As SXSW 2006 came to a close, I was having lunch with friends at the Moonshine Grill and ranting about typography, as I am wont to do. I was complaining about how there are so many wonderful typefaces, but no decent way to find them. Sites like Flickr had already revolutionized the way we shared and discovered photography; why isn’t anyone taking advantage of the web for the sake of type? “I should do that,” I murmured. My friends offered up a shared response: “Well, do it.”
Today, I’m very pleased to announce the launch of a new site I put together with the generous help of friends called Typedia. At its simplest, Typedia is a shared encyclopedia of typefaces. Think of it as All Music or IMDb for type, but created and curated by everyone.
I can’t count how many times I’ve labored over looking for just the right typeface—from the right era, in the right style, or with just the right aesthetic qualities. This is often a frustrating process of hopping between sites and books with different criteria for organization, and most times, only involves the typefaces that a company sells. Typedia can be agnostic and unburdened to catalog typefaces from any library.
Because typefaces aren’t just pretty letters alone, but pieces of art that have distinct criteria, a more specialized tool is needed. The site is a wiki with structure, a “swiki” if you will. We’re dealing with similar subjects and shared parameters, so we can organize the form of that content, as opposed to a freeform essay-style site like Wikipedia. This allows us to basically make all the meta data into clickable tags.
Every time you attribute a designer or foundry to a typeface, a separate page is made for them as well. Typedia hopes to not only inspire people to learn more about the art of type design, but also to discover the underpinnings of it as well, like the type designers and the rich history itself.
The Long Road
The making of the site has been very much a labor of love, and I hope others see the same potential in it that I do. If nothing else, it fulfills my desire to work on stuff that matters and to learn more about type—something I have a very deep love for.
Though it has been in development for a couple years, many times we would have to put it aside for weeks and months while individuals pecked away at client work or start from scratch when we realized our system wasn’t as good as it could be. Sometimes people dropped out completely, and we had to find others to take over their roles. This has been a effort like I’ve never taken part in before and owes everything to the passionate people involved. Those very kind and talented folks are:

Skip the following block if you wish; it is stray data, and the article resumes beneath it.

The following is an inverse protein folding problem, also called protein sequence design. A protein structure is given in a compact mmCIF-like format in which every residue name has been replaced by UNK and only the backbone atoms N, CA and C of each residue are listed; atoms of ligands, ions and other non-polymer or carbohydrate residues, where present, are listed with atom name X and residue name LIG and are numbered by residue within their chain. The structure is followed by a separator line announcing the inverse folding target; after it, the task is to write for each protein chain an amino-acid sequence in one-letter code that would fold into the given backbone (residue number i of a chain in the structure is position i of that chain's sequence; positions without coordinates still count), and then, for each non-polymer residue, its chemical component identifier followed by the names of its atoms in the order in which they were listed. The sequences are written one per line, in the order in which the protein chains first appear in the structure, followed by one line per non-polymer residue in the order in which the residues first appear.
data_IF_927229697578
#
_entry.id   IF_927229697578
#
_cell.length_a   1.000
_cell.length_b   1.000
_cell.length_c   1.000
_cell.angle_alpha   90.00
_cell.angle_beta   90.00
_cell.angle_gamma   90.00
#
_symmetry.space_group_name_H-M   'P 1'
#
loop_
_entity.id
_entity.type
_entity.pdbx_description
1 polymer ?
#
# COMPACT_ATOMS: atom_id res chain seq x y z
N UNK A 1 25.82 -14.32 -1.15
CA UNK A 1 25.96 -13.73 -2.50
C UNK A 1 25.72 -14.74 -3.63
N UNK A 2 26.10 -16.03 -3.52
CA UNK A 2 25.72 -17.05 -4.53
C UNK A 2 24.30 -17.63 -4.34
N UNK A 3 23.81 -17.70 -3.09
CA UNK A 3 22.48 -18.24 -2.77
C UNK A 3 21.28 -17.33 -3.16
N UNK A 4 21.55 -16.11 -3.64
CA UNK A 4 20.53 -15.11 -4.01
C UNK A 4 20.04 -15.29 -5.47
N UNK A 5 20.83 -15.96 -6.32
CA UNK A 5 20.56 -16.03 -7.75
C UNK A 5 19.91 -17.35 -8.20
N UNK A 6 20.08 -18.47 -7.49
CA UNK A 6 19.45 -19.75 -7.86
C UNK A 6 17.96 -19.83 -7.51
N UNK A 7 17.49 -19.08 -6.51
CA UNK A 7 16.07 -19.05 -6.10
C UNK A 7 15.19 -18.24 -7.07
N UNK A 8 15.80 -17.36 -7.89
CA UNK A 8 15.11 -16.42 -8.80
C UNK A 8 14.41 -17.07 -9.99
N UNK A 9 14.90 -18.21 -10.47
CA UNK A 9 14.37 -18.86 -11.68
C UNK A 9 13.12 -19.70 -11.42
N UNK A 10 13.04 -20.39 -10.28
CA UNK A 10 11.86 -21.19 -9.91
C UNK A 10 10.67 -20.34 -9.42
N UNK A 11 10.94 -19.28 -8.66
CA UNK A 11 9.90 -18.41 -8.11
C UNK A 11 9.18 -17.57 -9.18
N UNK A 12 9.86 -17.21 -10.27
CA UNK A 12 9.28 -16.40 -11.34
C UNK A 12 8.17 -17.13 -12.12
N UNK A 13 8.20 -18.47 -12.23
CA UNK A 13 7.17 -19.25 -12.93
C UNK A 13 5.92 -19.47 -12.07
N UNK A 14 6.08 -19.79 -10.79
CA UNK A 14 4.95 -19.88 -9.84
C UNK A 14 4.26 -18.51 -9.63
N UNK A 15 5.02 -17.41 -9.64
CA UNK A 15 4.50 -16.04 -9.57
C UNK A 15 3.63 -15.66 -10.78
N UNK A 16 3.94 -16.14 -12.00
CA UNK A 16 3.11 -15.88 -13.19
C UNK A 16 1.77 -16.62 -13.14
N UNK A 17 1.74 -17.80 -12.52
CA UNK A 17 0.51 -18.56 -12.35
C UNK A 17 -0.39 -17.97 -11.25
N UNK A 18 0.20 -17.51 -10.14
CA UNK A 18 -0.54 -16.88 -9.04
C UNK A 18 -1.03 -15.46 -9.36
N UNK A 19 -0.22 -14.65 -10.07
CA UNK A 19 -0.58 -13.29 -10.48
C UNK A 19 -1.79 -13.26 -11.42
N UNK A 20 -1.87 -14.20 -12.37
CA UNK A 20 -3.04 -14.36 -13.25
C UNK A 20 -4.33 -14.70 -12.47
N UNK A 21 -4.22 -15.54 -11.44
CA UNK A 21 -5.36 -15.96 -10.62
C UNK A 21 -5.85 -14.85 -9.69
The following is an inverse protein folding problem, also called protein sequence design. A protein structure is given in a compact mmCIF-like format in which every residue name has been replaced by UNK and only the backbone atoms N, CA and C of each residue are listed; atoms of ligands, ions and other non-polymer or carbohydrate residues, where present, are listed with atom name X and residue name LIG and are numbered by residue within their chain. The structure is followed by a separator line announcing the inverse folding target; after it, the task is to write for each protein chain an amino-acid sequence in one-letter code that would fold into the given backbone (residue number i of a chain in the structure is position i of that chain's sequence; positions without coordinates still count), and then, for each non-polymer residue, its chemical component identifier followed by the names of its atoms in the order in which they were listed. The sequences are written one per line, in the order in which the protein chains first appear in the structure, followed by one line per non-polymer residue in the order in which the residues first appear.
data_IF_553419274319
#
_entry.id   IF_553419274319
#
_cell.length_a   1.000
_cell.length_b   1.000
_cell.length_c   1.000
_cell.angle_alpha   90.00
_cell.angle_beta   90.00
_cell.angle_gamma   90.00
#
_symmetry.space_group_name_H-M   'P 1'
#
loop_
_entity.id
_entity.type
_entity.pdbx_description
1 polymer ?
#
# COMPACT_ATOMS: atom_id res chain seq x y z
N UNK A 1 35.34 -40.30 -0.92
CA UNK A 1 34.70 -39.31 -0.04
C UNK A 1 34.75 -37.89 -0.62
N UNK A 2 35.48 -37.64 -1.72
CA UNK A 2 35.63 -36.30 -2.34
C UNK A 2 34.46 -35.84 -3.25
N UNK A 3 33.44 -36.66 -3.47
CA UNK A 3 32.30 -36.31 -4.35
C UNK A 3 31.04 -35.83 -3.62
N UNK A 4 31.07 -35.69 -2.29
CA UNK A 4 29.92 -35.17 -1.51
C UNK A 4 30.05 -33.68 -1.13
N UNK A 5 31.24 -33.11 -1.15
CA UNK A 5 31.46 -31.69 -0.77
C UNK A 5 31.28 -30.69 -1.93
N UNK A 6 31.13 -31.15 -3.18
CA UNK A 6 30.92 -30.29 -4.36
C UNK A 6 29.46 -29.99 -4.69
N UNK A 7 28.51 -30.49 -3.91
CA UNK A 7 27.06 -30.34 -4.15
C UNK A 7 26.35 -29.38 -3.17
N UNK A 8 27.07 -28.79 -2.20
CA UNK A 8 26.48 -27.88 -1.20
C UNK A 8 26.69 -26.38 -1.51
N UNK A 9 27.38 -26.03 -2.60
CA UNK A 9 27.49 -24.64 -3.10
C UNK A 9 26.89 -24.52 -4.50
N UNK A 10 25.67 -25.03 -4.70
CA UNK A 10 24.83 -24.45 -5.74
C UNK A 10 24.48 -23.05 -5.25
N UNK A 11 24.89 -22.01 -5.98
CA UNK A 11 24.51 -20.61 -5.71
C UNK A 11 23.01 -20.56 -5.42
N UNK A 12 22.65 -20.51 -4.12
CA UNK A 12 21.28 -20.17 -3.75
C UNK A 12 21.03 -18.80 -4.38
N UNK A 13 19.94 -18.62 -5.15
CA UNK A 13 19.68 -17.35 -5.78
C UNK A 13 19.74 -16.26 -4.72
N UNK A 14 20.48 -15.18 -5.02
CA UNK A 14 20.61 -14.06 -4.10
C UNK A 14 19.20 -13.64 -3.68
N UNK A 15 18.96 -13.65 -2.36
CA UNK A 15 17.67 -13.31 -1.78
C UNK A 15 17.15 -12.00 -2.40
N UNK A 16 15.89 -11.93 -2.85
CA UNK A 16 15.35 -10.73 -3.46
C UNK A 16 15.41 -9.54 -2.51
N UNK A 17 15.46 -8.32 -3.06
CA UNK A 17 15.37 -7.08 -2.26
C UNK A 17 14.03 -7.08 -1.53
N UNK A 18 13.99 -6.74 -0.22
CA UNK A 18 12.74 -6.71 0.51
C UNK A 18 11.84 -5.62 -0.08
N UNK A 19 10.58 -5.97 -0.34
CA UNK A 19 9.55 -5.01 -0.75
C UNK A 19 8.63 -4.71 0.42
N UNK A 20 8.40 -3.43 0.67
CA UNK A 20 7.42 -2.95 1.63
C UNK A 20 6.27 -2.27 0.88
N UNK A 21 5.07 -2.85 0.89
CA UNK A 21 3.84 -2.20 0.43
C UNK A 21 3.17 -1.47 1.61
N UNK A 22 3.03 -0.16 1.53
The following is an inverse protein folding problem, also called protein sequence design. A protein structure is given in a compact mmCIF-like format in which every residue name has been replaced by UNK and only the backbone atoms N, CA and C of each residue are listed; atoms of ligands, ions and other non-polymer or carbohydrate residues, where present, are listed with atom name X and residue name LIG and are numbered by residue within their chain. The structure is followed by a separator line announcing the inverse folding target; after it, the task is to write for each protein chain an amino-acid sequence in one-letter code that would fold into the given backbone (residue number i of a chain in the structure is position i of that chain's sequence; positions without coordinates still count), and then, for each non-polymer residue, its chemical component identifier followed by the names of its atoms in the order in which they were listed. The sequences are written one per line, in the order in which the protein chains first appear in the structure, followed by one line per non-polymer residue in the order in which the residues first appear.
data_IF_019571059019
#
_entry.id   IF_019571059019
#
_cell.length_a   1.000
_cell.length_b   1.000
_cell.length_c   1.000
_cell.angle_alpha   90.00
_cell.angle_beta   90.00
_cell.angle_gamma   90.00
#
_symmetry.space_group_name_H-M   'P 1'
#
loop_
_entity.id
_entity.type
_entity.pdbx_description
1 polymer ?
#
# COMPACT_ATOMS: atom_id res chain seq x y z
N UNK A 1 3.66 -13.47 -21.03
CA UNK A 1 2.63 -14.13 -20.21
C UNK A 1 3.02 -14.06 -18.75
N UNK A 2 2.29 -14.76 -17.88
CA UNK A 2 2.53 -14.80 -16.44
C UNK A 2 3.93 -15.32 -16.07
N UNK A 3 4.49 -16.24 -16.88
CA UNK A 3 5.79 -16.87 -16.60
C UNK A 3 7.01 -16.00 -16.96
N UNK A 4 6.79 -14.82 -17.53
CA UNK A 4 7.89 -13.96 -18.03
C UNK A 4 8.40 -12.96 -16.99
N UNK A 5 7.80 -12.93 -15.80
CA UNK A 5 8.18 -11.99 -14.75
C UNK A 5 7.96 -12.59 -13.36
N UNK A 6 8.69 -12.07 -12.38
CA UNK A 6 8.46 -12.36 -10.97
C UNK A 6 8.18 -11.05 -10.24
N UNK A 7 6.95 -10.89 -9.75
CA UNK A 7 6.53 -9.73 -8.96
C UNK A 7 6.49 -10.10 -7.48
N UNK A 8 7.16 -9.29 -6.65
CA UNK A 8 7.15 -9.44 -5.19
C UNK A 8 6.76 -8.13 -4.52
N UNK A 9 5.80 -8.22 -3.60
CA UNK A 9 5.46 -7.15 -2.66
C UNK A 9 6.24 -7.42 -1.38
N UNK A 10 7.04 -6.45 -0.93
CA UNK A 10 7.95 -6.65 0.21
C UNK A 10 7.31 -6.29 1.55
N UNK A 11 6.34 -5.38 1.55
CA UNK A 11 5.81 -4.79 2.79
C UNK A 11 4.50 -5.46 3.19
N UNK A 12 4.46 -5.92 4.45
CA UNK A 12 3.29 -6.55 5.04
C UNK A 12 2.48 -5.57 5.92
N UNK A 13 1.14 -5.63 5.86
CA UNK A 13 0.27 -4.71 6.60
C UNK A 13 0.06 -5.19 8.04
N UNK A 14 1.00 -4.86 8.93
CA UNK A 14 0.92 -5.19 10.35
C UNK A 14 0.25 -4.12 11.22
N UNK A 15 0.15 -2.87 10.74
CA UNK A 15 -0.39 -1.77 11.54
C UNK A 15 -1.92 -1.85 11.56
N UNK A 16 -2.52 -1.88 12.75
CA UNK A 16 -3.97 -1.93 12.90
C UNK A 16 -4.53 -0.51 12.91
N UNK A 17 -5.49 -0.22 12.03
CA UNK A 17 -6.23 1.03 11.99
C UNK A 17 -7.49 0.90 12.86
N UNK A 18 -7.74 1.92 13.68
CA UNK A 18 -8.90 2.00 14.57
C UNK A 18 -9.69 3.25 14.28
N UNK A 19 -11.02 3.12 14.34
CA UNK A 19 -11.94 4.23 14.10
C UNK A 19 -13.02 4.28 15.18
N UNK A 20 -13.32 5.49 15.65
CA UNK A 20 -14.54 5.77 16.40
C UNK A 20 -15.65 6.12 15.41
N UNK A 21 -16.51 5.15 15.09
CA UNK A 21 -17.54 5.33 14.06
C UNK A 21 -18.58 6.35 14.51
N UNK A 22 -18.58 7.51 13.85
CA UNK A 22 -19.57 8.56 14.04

- Design: Me, Khoi Vinh, John Langdon (logo), Dan Cederholm (icons)
- Front-end code: Dan Mall, Dan Rubin
- Back-end code: Mark Huot, Brian Warren, Ryan Masuga, Ethan Marcotte, Aaron Gustafson, and Shaun Inman
- Information architecture: Liz Danzico
- Classification and Logic: Mark Simonson, Stephen Coles, Kristin Dooley
A site like Typedia is only as good as its members. So we made it dead simple to contribute. Creating an account is quick, and adding a listing for a typeface only has one required field, the name. Fill in any other information you know, and others will (we hope) help by filling in what you don’t. The site also has a neat feature called “Good Deeds” that highlights only what’s missing from listings so people can go in and fill in the missing pieces.
Behind the Curtain
Type classification has long been a contentious topic. No classification scheme works for all typefaces, so Typedia doesn’t aim to have it right from the start. But the most important thing is that this is a start, a work in progress. It’s not perfect, and there will likely be some discussion about how it can evolve. Organization is just one piece of this very big typographic pie, and we’re always open to discussing how to continue improving it.
After trying to build a custom backend couple of times, we realized we were wasting time rebuilding common site functionality and ended up using ExpressionEngine instead, albeit a seriously customized installation of it.
For now, we’re using Flash for type specimen display. It’s not unlike sIFR, though much more custom-tailored for our needs. We realize Flash isn’t the ideal way to display type, but after trying and evaluating all the solutions we could think of, Flash won out due to copyright concerns, consistent rendering, and flexibility. We hope to grow into a better solution someday.
The site is, and will always be, a work in progress. Some areas are still a bit rough, but we didn’t want to wait any longer to launch. We’ll continue tightening and improving things in the coming weeks, if anything seems wildly amiss, drop us a note.
Lastly, I just want to thank everyone who offered advice, helped test, or offered support over the years. I hope Typedia grows to be something great, but I consider it a success already to have come this far.
Please take a few minutes to poke around, read the story behind the Typedia logo (designed by the ridiculously talented John Langdon, who you may know best for his ambigram work in Dan Brown’s novel Angels & Demons), follow Typedia on Twitter, and take a shot at adding some typefaces.